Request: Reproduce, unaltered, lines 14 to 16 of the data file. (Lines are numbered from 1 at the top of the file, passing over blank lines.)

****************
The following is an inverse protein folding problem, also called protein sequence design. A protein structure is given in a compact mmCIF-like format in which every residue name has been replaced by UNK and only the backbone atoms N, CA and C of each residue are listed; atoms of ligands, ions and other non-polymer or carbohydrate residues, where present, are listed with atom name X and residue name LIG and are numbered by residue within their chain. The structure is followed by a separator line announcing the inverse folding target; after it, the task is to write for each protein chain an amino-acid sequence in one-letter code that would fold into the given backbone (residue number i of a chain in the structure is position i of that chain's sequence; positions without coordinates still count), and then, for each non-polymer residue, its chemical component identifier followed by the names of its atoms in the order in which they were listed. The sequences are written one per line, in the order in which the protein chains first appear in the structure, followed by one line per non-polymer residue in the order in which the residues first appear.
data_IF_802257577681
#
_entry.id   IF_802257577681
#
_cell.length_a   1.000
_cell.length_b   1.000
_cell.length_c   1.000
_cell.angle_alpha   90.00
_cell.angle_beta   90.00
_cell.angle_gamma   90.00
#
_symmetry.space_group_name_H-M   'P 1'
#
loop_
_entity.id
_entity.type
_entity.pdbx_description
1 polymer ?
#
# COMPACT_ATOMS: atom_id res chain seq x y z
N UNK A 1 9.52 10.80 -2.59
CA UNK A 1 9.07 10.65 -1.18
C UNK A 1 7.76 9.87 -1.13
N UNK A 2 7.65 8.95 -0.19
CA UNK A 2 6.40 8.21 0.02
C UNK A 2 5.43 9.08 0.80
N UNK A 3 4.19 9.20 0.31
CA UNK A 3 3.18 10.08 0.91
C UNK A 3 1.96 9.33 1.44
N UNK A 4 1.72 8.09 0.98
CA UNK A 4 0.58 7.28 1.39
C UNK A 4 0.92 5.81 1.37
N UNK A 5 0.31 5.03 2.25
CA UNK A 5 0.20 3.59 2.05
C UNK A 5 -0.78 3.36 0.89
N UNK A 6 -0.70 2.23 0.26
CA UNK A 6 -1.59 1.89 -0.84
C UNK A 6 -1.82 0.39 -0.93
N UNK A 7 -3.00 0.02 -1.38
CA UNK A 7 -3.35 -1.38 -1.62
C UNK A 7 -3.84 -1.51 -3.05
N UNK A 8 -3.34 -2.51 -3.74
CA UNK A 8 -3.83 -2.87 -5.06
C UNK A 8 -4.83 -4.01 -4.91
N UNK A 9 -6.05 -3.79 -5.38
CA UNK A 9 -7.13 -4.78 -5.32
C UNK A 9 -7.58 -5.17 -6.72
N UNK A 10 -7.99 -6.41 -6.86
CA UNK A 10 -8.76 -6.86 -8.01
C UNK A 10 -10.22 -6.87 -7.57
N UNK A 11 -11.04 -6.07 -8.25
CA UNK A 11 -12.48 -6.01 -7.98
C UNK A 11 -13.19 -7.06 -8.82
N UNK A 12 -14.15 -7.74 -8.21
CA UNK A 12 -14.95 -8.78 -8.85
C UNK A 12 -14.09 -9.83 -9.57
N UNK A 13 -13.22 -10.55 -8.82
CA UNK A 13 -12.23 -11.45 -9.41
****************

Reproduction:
#
loop_
_entity.id